We Lucky Few

We Lucky Few

Let’s pause the gloom-a-thon for just a moment to remember that we getto hunt in Montana. By Tom Dickson.

This story is featured in Montana Outdoors September–October 2015 issue

What a drag.

Once again, the good people at Montana Fish, Wildlife & Parks—and they are in fact good people—didn’t send me a mountain goat permit. That’s what—seven, eight years in a row now? And you probably didn’t draw your bull tag for the Elkhorns or the Breaks or whatever other popular permit you put in for. Again.

Then there’s the deer and pronghorn hunting in much of central Montana, which, let’s face it, stunk last year and the year before. And don’t get me started on elk. They seem harder to find pretty much everywhere. Pheasant hunting sure isn’t what it used to be, when you could go out without a dog and have your limit before lunchtime. Huns have all but disappeared, at least where I look. The doors on more and more private land have shut for public hunters, so that stinks too. And on public land, the mountains are steeper, the trails longer, the competition more fierce. Even if you kill an elk, it’s harder to get the carcass back to the truck, what with our bad backs and creaky knees.

Woe is us. Woe, woe, woe.

But let’s maybe take a time out from all our complaining (I’m as bad as anyone). Let’s pause here for a few moments at the start of Montana’s 2015 hunting season and take a clear-eyed look at how hunting has supposedly gotten so hard, how game populations have apparently declined from one end of the state to the other. How hunting access to local ranches and farms has become “impossible.”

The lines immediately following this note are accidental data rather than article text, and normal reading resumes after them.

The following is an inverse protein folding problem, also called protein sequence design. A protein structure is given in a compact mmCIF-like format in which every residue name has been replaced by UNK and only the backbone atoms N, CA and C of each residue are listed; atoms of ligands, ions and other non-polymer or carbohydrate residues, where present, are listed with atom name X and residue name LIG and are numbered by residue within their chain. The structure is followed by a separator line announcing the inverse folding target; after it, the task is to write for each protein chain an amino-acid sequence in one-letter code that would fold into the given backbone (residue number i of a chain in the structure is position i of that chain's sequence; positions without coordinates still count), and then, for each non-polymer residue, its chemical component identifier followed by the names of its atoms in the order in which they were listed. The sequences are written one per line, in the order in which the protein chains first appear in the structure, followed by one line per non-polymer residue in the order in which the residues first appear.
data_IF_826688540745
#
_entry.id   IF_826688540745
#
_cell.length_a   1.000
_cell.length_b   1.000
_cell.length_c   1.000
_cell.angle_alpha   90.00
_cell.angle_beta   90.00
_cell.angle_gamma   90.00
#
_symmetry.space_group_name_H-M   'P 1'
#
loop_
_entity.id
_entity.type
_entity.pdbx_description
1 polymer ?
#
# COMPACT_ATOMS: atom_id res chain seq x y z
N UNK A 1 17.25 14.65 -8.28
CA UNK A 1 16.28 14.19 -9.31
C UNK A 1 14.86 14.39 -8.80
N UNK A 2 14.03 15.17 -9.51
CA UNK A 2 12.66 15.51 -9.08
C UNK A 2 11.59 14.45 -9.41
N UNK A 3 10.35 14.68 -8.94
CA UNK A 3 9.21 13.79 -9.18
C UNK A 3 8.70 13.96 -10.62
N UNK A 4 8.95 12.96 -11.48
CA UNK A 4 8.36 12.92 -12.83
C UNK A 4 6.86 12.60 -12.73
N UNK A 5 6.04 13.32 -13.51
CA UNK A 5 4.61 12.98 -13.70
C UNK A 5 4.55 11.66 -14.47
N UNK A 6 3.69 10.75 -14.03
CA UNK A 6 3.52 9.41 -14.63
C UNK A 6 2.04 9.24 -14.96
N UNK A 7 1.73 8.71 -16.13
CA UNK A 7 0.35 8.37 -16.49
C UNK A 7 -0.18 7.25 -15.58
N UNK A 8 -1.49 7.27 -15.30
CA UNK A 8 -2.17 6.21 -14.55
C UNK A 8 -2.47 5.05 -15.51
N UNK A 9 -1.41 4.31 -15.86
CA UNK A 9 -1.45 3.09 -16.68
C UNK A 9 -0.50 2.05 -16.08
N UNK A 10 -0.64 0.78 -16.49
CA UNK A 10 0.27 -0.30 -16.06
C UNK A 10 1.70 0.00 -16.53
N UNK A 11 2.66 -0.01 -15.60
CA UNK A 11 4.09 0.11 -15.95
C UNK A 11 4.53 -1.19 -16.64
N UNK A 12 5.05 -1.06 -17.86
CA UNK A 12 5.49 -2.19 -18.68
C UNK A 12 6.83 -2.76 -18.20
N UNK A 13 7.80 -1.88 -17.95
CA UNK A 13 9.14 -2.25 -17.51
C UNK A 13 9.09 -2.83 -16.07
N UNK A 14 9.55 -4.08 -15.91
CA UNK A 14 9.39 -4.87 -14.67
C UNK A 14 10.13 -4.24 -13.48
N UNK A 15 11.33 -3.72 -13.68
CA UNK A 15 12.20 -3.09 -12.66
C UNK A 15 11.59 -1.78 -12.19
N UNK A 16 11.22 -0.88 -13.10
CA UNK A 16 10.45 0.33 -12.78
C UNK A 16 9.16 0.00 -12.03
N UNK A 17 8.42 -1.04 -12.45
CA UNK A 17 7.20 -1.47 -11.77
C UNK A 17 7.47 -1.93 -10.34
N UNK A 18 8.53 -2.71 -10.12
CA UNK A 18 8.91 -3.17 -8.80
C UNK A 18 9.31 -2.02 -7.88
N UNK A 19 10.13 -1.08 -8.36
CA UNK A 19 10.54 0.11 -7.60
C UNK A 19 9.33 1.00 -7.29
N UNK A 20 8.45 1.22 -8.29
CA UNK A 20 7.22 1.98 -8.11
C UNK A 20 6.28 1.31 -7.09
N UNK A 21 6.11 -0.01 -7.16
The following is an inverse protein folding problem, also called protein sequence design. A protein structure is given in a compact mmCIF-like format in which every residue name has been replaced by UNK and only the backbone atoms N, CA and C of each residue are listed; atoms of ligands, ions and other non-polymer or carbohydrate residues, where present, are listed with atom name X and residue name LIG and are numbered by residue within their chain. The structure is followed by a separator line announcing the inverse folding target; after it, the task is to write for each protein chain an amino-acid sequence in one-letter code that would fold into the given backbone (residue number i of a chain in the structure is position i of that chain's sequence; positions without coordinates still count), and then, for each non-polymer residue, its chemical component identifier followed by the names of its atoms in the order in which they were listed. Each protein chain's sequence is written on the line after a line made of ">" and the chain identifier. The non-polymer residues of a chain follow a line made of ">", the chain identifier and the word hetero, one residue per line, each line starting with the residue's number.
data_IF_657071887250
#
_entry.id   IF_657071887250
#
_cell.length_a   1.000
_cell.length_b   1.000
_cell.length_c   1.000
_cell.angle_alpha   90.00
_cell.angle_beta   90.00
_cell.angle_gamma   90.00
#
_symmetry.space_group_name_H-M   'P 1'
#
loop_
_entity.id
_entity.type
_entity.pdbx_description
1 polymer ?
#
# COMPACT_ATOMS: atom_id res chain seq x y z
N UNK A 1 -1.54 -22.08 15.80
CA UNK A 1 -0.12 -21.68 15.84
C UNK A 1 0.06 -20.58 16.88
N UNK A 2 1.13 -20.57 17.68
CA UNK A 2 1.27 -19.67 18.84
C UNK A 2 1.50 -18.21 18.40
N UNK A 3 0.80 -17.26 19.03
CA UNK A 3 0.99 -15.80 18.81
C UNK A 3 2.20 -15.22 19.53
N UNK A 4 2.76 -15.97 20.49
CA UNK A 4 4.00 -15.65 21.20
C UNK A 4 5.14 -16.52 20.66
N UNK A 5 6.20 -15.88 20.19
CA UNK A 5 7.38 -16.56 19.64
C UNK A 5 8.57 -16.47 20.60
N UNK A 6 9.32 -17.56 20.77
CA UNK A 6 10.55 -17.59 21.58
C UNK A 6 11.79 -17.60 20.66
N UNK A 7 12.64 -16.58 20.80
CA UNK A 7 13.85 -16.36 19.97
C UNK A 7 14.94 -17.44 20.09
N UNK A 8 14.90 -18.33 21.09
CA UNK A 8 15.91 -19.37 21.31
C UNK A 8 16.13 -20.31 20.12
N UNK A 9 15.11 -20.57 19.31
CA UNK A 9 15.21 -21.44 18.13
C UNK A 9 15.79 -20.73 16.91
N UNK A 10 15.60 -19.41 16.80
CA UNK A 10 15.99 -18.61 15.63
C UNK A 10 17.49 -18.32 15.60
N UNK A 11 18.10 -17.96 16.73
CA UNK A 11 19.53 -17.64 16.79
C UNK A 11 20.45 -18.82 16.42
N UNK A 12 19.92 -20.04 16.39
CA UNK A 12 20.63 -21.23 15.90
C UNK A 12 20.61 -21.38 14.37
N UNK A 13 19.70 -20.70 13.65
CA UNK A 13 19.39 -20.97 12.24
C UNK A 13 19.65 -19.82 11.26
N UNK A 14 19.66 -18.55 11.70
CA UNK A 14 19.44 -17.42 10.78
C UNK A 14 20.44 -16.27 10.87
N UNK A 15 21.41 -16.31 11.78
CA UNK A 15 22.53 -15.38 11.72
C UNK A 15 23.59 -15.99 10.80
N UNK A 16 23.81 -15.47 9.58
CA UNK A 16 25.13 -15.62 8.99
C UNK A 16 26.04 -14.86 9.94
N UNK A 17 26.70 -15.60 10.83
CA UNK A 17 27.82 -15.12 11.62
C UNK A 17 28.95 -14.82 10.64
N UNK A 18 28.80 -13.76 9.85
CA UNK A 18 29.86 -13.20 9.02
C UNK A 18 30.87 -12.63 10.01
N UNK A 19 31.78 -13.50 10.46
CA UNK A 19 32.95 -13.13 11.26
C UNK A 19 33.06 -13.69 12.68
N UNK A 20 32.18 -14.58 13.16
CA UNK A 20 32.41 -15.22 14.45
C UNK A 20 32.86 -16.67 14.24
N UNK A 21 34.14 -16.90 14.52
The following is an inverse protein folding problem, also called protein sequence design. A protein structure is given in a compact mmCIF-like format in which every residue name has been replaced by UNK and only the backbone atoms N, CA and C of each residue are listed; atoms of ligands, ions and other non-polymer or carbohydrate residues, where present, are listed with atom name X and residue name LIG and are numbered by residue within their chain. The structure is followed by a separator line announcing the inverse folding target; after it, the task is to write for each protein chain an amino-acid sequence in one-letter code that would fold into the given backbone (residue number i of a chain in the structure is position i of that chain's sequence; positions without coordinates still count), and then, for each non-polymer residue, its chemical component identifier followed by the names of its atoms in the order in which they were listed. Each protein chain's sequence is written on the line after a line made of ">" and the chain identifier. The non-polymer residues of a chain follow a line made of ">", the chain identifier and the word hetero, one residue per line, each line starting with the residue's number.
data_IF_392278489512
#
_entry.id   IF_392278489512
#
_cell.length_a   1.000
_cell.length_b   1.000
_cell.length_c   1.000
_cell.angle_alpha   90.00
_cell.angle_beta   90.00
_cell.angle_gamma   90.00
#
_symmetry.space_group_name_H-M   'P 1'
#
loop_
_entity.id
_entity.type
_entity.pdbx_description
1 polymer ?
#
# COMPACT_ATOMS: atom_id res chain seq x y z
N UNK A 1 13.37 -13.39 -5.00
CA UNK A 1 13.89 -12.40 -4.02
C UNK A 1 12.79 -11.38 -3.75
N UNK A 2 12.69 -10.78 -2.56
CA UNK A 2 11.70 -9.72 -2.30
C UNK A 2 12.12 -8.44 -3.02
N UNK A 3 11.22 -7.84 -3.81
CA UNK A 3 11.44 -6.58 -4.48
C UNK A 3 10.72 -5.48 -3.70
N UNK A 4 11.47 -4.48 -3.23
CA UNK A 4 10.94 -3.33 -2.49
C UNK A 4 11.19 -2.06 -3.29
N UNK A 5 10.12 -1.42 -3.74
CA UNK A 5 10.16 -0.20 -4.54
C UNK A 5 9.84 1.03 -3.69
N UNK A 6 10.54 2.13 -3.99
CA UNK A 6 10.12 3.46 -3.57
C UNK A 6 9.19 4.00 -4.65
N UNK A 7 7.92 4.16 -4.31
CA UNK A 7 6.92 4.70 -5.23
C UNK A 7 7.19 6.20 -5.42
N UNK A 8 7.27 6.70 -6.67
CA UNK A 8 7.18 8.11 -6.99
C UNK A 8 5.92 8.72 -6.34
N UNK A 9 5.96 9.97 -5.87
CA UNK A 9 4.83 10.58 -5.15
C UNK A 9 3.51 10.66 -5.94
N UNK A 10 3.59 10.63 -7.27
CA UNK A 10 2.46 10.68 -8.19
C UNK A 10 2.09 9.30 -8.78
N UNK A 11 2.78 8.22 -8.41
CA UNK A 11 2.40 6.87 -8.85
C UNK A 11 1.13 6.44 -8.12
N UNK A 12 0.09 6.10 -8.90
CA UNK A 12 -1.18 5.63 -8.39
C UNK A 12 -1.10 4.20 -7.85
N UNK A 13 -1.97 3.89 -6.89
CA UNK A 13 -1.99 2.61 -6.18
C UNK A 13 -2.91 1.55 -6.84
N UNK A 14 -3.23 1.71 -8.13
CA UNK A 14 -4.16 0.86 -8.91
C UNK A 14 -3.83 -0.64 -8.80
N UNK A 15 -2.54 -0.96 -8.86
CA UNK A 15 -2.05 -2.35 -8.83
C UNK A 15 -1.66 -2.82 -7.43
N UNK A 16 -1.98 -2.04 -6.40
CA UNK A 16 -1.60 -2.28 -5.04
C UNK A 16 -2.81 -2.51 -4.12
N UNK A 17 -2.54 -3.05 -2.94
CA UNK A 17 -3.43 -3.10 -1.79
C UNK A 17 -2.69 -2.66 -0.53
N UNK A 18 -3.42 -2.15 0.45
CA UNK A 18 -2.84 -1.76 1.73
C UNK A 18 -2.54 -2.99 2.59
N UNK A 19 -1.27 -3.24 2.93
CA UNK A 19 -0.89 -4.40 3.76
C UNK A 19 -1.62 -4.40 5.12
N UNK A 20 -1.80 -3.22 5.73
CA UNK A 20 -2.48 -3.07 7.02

Because if we do that, if we take off the gloom glasses and look objectively at what Montana offers, it becomes pretty clear pretty fast that we have it good. Real good. In many cases, even better than those so-called golden years—of, what, the 1960s? the ’80s? when—how does it go?—7 x 7 bulls wandered right into elk camp, FWP handed out bighorn tags right and left, and 30-inch muley bucks would just stand there munching bunchgrass 150 yards away.

Just consider how remarkably long we get to hunt. Most other states offer big game seasons that last a week to ten days, tops. In Montana, it’s six weeks of deer and elk archery, then another five weeks of deer and elk firearms—and that’s just for starters. If you really wanted to—and could afford it (and were willing to risk losing your spouse to a better-looking replacement who spent more time at home)—you could start hunting in mid-August (archery pronghorn) and continue uninterrupted (with upland birds, big game, waterfowl, mountain lion, and wild turkey) through the end of spring bear season on June 15. That’s practically year-round.

Then there’s the big game itself: mountain goats, bighorn sheep, pronghorn, moose, elk, both white-tailed and mule deer, black bears, wolves, and mountain lions. And lots of them. Consider that in 1990, Montana was home to 40,000 elk. Today the number is 150,000 to 160,000. We’ve also got 450,000 deer, 13,000 black bears, and 120,000 pronghorn.